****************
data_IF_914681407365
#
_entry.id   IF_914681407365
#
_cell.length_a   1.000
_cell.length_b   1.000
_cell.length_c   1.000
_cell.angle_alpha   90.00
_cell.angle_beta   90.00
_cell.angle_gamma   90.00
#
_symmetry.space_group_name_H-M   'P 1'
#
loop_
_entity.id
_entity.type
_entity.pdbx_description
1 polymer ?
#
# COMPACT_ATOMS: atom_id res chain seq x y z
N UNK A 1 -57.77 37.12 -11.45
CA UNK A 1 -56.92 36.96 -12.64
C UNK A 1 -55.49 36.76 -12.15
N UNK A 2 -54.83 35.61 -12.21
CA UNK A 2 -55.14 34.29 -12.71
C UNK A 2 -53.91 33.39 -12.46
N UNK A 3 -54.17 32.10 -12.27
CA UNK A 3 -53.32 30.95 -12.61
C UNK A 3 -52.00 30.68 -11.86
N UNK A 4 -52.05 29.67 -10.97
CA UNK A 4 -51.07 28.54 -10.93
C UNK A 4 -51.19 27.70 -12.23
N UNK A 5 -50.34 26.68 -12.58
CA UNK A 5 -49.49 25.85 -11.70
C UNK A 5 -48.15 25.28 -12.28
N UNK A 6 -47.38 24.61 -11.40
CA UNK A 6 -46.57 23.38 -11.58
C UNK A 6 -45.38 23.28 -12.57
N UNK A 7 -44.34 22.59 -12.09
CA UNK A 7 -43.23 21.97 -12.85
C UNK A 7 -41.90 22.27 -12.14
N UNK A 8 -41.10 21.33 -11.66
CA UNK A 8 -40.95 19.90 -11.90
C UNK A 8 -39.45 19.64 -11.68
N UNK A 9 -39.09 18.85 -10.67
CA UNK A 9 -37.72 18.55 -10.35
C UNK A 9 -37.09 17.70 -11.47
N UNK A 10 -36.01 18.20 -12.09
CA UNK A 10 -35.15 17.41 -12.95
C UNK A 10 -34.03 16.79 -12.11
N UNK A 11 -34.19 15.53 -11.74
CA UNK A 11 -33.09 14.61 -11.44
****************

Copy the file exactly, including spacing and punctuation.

data_IF_914681407365
#
_entry.id   IF_914681407365
#
_cell.length_a   1.000
_cell.length_b   1.000
_cell.length_c   1.000
_cell.angle_alpha   90.00
_cell.angle_beta   90.00
_cell.angle_gamma   90.00
#
_symmetry.space_group_name_H-M   'P 1'
#
loop_
_entity.id
_entity.type
_entity.pdbx_description
1 polymer ?
#
# COMPACT_ATOMS: atom_id res chain seq x y z
N UNK A 1 -57.77 37.12 -11.45
CA UNK A 1 -56.92 36.96 -12.64
C UNK A 1 -55.49 36.76 -12.15
N UNK A 2 -54.83 35.61 -12.21
CA UNK A 2 -55.14 34.29 -12.71
C UNK A 2 -53.91 33.39 -12.46
N UNK A 3 -54.17 32.10 -12.27
CA UNK A 3 -53.32 30.95 -12.61
C UNK A 3 -52.00 30.68 -11.86
N UNK A 4 -52.05 29.67 -10.97
CA UNK A 4 -51.07 28.54 -10.93
C UNK A 4 -51.19 27.70 -12.23
N UNK A 5 -50.34 26.68 -12.58
CA UNK A 5 -49.49 25.85 -11.70
C UNK A 5 -48.15 25.28 -12.28
N UNK A 6 -47.38 24.61 -11.40
CA UNK A 6 -46.57 23.38 -11.58
C UNK A 6 -45.38 23.28 -12.57
N UNK A 7 -44.34 22.59 -12.09
CA UNK A 7 -43.23 21.97 -12.85
C UNK A 7 -41.90 22.27 -12.14
N UNK A 8 -41.10 21.33 -11.66
CA UNK A 8 -40.95 19.90 -11.90
C UNK A 8 -39.45 19.64 -11.68
N UNK A 9 -39.09 18.85 -10.67
CA UNK A 9 -37.72 18.55 -10.35
C UNK A 9 -37.09 17.70 -11.47
N UNK A 10 -36.01 18.20 -12.09
CA UNK A 10 -35.15 17.41 -12.95
C UNK A 10 -34.03 16.79 -12.11
N UNK A 11 -34.19 15.53 -11.74
CA UNK A 11 -33.09 14.61 -11.44